- A Silversmith weighing clipped coins
Making lime from oyster shells in a kiln, about 1625. (Conjectural sketch by Sidney E. King.)
- A physician bleeding a patient.
A physician bleeding a patient. (Conjectural sketch by Sidney E. King.) One of the members of the first colony was a surgeon, William Wilkinson by name. As the colony grew, other surgeons, physicians, and apothecaries, emigrated to Virginia. Their lot was not easy, for it appears that they were seldom idle in an island community having more than its share of “cruell diseases, Swellings, Flixes, Burning Fevers, warres and meere famine.” During archeological explorations, drug jars, ointment pots, bleeding bowls, mortars and pestles, small bottles and vials, and parts of surgical instruments were recovered. These, undoubtedly, were used countless times at Jamestown by unknown “chirurgions,” doctors of “physickes,” and apothecaries—men who tried to keep the colonists well with their limited medical equipment and scant supply of drugs.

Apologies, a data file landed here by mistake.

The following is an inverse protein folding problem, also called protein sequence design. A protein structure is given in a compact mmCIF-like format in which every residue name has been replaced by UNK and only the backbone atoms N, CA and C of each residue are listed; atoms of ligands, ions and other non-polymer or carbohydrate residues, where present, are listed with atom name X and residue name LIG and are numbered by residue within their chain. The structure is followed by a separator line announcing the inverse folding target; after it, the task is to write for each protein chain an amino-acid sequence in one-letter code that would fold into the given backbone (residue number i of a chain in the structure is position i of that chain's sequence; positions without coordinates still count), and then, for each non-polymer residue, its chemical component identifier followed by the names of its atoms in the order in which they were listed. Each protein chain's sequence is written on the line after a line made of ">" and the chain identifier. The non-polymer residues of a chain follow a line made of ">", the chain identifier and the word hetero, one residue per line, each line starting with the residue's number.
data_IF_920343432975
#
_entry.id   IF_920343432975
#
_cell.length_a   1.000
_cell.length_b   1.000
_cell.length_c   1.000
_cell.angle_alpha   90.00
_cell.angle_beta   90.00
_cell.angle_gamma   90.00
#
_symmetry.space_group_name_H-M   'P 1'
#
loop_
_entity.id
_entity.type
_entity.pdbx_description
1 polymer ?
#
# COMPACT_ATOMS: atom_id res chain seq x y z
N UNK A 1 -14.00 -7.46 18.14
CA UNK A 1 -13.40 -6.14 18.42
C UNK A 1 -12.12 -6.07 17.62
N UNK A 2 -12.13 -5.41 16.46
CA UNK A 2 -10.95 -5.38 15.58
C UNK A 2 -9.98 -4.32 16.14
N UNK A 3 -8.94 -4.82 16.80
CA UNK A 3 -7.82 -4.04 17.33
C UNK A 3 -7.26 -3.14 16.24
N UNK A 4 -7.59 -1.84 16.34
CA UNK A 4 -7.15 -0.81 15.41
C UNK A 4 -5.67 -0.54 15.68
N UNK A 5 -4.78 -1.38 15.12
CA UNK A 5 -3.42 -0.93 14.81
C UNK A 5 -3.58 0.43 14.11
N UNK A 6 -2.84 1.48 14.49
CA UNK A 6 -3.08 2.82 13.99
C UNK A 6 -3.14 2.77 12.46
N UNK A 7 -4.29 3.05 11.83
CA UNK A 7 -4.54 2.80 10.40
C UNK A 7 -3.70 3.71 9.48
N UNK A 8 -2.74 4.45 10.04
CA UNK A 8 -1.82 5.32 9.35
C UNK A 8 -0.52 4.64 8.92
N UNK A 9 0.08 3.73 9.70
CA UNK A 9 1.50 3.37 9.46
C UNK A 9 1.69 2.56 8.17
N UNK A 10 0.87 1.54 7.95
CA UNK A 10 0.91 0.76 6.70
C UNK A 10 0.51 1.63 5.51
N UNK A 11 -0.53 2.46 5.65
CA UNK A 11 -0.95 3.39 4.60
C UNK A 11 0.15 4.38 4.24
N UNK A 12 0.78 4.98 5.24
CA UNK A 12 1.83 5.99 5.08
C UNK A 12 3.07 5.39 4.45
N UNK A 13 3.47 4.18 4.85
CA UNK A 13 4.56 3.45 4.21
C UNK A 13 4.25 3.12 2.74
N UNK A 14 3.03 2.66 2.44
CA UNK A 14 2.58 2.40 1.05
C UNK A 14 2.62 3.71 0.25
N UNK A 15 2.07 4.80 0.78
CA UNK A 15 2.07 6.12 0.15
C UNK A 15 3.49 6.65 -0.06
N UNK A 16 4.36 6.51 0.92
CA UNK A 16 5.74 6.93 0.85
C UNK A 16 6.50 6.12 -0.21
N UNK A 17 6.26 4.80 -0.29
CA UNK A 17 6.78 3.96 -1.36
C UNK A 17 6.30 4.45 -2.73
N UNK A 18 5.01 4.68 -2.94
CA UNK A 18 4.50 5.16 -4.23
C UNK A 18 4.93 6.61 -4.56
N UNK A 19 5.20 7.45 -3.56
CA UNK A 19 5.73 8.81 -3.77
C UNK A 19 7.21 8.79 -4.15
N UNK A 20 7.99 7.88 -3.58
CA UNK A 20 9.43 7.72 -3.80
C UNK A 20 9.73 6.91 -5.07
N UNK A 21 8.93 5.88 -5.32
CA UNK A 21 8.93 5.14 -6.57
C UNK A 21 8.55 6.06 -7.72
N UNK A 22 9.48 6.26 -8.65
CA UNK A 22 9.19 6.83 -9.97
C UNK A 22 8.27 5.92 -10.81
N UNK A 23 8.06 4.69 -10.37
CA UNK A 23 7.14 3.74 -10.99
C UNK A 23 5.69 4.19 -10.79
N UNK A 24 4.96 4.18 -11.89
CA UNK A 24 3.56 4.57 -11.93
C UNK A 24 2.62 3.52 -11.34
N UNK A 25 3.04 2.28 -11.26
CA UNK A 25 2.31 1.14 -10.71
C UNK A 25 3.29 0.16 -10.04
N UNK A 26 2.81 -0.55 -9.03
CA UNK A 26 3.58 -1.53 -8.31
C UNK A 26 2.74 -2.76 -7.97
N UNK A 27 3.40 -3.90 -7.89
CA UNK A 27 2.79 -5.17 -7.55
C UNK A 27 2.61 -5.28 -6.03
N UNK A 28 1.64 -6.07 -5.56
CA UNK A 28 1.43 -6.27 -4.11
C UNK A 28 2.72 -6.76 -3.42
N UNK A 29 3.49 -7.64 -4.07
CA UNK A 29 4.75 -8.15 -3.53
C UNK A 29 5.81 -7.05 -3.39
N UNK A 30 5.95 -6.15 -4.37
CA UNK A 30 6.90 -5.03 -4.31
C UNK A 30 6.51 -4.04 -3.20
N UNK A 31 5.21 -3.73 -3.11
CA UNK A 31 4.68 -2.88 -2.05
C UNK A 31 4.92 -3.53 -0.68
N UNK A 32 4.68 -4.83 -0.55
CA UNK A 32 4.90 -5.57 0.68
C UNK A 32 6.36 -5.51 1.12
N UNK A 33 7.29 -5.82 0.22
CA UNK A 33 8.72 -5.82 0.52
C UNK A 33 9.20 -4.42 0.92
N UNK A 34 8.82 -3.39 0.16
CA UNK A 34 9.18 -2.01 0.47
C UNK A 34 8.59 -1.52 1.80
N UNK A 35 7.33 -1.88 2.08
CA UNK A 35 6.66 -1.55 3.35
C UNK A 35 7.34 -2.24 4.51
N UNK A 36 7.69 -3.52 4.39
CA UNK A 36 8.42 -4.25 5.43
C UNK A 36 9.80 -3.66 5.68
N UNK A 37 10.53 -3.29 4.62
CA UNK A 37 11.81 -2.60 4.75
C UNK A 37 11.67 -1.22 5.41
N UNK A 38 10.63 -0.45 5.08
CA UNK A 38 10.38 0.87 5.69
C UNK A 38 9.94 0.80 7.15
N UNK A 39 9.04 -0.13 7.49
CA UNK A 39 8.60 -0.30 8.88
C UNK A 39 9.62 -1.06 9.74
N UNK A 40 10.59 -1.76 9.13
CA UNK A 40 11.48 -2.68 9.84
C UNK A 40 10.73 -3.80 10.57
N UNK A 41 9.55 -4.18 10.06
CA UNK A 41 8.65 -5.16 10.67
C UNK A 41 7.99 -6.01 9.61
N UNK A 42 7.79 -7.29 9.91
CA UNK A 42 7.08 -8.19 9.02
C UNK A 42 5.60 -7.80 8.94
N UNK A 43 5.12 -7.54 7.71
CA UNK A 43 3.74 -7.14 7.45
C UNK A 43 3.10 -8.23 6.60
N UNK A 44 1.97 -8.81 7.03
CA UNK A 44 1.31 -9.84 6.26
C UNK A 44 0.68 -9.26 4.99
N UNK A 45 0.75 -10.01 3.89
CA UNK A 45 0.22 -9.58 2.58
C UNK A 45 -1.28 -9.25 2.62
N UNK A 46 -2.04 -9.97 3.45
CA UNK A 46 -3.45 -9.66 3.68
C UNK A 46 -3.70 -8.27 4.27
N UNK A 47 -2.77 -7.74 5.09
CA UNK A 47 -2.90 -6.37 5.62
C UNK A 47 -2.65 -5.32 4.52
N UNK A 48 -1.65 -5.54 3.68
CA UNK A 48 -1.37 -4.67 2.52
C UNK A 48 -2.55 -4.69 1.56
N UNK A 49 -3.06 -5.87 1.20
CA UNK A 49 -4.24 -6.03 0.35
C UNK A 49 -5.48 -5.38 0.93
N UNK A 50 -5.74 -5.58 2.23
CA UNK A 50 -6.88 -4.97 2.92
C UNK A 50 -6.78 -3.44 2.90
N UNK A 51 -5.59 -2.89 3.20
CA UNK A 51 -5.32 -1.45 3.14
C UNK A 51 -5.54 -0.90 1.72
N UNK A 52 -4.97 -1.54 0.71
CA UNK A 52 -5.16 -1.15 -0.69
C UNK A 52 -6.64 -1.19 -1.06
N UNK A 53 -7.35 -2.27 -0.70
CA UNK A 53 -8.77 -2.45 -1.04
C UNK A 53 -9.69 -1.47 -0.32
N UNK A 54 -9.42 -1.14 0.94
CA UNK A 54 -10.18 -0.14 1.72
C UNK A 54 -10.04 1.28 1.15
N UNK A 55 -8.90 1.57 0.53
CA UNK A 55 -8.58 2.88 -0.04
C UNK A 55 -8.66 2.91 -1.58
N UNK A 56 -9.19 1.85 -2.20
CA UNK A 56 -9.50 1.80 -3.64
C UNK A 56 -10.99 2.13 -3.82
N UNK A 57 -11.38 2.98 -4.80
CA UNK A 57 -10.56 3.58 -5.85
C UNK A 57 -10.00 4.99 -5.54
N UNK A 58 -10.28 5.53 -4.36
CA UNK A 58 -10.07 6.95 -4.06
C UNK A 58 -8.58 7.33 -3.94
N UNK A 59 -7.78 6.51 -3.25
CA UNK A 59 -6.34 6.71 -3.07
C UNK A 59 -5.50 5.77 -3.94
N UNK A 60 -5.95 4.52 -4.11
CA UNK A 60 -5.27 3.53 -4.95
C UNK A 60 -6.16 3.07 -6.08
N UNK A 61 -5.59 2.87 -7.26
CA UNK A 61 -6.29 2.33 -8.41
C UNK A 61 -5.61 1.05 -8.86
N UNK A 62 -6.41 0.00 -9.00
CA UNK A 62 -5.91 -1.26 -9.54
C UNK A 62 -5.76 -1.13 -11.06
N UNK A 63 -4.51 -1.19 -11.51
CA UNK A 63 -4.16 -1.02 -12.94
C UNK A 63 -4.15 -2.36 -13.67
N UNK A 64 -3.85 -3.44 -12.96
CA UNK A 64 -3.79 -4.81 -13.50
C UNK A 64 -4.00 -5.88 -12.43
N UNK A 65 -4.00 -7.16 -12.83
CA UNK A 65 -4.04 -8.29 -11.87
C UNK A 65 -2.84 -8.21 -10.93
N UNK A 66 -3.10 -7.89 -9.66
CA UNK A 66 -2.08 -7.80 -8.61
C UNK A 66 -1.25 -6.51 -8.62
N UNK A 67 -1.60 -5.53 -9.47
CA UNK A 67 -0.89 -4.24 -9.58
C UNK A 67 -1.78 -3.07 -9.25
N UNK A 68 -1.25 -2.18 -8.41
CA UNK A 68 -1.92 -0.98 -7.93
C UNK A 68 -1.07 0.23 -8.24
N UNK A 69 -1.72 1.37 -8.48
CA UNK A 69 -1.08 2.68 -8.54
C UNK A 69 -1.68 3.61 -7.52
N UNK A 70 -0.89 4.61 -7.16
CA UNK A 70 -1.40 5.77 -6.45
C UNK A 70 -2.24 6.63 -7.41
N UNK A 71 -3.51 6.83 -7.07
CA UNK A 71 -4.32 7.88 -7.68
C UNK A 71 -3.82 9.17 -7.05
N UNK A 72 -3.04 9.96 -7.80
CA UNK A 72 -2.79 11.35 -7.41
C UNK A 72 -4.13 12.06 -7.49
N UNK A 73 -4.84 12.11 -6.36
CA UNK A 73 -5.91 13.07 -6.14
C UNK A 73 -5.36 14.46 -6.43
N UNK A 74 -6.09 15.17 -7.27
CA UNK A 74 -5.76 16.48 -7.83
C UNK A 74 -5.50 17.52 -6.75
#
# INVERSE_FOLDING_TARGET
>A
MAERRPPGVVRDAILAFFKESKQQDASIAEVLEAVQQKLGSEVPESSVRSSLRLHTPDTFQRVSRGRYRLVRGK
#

- Spinning thread or yarn
Spinning thread or yarn and weaving cloth were endless chores for the women living in the small wilderness settlemenT. (Conjectural sketch by Sidney E. King.)
- Settlers trading with the indians
Settlers trading with the indians—bartering casting counters and other trade goods for furs. (Conjectural sketch by Sidney E. King.) One reason why the colonists selected a site for Jamestown some miles up the James River was to develop the Indian trade over an extensive area. During the early years of the colony, trade with the natives was encouraged. It is clear from the early records that the settlers bartered such items as beads, cloth, penny knives, shears, bells, glass toys, whistles, hatchets, pots and pans, brass casting counters, and similar objects in exchange for Indian corn (and other vegetables), fish, game, fruits and berries, and furs.